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Photo by Prixel Creative

There’s a lot of talk about the importance of diversification in business. Just ask Martha Stewart or Oprah, who are both great examples of people who have taken skill sets and turned them into wildly successful, diversified businesses. Varying your skill set increases your value to clients, donors, customers, and potential employers.

WHY DIVERSIFICATION MATTERS

You don’t have an option: We don't mean to get all hard-line on you, but continued learning is no longer optional. Blame it on the 2008 economic collapse, ever-advancing technology, or the rise of startup culture, but these days change is the new norm in business, whether that means embracing new technologies that change how you create your product or new social networks that you use to promote it.

It makes your brain happy: Not only does learning something new give you a big infusion of energy and positivity – a couple of things you always need when running a business – but it’s also been proven to make you happier, according to a 2012 study from the National Bureau of Economic Research. Learning can also help you to feel more confident in your ability to do your job, which can lead to an increase in overall job satisfaction. In other words, learning is just a really, really, really good thing – no matter your age or skill level.

Your work will improve: The more skills you have in your toolbox, the easier you'll find it is to innovate and create. Even if you don't do the bulk of your company's writing, learning about storytelling will make you better at design and marketing. Learning how to give a presentation will make you better at blogging and in one-on-one meetings with clients. Whether you’re an employee or business owner, you need to be flexible and adaptable. Embrace those ideas, and the results will show in your work.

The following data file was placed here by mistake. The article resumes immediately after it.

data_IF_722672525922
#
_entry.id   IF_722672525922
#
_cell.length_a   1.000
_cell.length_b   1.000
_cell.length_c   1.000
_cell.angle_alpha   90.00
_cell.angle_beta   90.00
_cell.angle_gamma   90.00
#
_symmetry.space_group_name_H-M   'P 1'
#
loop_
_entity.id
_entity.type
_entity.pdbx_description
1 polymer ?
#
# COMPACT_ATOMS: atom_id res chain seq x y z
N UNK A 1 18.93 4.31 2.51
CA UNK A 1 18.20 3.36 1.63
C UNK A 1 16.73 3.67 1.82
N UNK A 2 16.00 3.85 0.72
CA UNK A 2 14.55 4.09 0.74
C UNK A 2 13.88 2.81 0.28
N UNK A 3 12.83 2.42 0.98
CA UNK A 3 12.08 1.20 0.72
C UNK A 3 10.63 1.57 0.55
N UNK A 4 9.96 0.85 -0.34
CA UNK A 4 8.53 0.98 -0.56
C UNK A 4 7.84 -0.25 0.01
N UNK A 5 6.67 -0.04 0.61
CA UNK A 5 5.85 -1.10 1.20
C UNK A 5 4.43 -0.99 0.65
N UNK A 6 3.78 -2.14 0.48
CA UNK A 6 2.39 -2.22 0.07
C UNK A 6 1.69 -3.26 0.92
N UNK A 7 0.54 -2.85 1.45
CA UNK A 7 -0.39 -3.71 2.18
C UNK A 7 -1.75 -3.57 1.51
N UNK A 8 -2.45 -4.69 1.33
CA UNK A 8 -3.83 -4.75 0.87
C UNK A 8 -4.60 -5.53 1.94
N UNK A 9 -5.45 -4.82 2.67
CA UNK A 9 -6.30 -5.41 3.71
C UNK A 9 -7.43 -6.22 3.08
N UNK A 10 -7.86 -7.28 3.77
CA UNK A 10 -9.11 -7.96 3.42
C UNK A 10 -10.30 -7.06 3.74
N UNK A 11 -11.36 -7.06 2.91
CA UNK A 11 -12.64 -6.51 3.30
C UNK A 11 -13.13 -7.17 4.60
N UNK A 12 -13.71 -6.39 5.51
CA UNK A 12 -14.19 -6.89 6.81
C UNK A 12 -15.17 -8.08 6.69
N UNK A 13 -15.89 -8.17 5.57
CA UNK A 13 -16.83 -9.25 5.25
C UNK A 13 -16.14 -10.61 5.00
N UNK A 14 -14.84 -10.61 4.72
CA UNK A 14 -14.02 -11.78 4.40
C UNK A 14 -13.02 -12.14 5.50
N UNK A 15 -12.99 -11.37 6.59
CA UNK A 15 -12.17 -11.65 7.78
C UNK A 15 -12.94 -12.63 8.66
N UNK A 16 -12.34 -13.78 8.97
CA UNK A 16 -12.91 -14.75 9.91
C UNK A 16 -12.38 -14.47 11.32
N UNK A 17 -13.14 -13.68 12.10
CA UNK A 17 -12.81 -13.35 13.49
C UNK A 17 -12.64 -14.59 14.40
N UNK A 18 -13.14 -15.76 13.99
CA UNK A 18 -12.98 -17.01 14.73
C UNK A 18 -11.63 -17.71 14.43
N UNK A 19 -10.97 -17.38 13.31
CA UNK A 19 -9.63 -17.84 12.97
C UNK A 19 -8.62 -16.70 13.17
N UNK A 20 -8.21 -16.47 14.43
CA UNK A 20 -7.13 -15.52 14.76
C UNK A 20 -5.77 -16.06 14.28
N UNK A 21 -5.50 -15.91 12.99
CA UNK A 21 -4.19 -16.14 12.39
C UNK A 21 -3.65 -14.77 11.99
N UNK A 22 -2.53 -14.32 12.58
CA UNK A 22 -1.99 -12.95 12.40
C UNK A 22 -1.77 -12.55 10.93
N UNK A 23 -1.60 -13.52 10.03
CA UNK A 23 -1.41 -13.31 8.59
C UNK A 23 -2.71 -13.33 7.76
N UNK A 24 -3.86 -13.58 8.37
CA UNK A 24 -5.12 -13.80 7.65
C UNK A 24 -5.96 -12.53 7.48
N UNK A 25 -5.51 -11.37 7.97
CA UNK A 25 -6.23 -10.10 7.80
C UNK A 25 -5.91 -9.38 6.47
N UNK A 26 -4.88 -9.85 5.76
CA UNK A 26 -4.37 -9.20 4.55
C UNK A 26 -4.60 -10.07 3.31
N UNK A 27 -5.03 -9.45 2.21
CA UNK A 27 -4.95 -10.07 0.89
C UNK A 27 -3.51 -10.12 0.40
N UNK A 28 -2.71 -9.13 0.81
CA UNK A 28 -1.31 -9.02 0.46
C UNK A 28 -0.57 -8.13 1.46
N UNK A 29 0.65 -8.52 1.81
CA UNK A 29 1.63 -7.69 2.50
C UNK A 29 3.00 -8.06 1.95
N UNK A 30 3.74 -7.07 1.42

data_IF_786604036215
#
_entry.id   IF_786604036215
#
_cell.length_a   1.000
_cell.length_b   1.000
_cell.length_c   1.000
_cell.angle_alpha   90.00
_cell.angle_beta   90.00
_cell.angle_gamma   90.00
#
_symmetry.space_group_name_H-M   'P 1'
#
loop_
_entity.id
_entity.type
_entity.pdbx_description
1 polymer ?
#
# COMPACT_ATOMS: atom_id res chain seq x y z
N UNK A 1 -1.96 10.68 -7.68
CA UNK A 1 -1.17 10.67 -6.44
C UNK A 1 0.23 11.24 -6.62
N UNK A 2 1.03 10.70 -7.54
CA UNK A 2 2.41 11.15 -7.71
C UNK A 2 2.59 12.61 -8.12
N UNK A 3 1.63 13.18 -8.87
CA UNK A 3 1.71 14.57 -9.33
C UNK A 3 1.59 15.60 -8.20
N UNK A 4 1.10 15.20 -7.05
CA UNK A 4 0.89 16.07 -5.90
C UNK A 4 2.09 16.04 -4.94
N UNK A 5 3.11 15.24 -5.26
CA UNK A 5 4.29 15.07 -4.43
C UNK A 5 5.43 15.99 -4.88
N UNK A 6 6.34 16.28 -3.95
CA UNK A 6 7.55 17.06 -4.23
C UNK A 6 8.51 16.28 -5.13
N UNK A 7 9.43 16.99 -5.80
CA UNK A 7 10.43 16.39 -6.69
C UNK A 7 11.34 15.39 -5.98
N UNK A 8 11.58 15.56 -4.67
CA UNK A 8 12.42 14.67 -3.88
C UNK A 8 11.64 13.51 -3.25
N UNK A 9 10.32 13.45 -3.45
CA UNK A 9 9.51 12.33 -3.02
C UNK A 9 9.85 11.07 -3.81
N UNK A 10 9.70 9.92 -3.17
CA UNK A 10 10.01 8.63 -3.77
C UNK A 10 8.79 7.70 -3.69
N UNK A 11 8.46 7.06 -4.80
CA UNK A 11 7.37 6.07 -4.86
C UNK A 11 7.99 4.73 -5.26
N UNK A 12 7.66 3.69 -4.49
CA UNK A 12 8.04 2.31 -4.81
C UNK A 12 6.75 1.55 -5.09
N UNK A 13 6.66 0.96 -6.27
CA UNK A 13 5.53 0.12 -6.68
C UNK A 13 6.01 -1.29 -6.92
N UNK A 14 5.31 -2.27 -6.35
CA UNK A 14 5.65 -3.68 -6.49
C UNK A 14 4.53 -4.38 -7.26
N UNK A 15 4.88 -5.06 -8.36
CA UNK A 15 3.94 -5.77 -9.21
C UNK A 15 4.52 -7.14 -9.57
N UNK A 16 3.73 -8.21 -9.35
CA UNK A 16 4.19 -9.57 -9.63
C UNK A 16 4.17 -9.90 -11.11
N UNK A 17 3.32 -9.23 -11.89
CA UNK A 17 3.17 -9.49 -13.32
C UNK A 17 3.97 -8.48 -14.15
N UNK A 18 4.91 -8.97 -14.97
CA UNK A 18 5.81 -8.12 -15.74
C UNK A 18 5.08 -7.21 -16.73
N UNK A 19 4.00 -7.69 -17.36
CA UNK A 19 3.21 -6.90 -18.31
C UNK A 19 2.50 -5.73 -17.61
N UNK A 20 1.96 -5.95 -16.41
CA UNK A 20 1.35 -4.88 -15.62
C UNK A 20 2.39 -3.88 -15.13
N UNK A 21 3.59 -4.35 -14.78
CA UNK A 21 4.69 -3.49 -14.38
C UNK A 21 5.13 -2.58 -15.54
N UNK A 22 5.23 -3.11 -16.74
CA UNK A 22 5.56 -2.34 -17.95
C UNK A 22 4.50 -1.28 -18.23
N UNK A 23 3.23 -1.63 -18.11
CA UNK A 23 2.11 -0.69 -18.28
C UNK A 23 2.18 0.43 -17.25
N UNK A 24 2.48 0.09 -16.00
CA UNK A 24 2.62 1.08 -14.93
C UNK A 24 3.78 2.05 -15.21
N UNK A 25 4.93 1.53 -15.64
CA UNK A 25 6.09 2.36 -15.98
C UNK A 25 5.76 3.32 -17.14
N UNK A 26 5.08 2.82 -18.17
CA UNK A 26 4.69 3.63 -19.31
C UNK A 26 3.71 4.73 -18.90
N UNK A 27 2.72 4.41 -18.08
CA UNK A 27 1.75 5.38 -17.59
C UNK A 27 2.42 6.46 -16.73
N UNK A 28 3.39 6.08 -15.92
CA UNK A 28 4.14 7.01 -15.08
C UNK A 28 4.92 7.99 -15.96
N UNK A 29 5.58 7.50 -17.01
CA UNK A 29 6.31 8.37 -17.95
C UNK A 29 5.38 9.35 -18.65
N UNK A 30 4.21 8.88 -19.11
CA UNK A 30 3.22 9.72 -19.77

HOW TO DO IT

Study up: Acquiring new skills doesn't mean you have to spend your evenings and weekends sitting in a classroom or leave your business for a week to go to a conference. We're in awe of how much you can learn online these days, so consider starting with free or low-cost learning methods like blogs (our Design Your Life feature on DesignGood.com has lots of advice for entrepreneurs) and podcasts.

Learn by giving: When you're ready to get some practice on a new skill, there's bound to be a volunteer opportunity waiting. We believe giving is even more powerful when you can tie it back to the mission of your business. For example, if you have a food-related business and you want to learn more about event planning, volunteer to help organize a fundraiser.

Practice with partners: Are there any aspects of your skill set where you'd like to do more and learn more, but you're not ready to fly solo yet? You may want to hire some expert help to get you started. Consider working with an agency that will guide you through the area where you feel most unsure. For example, at DesignGood Studio, we offer content marketing and outreach packages where we get clients started in social media, demystify the world of digital marketing and set them up with key systems and strategies, which in turn allows them to learn how to accelerate their brands on their own. Working with a partner is a great way to advance your business and teach you about an area where you’re eager to learn.

Stay on top of things: There are hundreds, even thousands of resources that will keep you informed about all that’s new and notable. A few of our favorites: 99U, Fast Company, Inc., Mashable and SXSW Interactive.

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FROM THE EDITOR
At Conscious, we are inspired by remarkable people and organizations, and so we set out to tell stories that highlight human-interests, global initiatives, innovation, community development, and social impact. You can read more stories like this when you subscribe.

Looking for to learn more, or for a partner to pair with? At DesignGood Studio, we love to help brands accomplish their goals through partnerships that will help them to learn and grow. Find more here.


Editorial Collaborator: DesignGood Founder, Kristin Moses, who is an award-winning designer with 16 years of marketing and branding experience, joins Conscious with a monthly column to explore how design has to do something that matters.  Read our interview with Kristin Moses here and follow the monthly column here.

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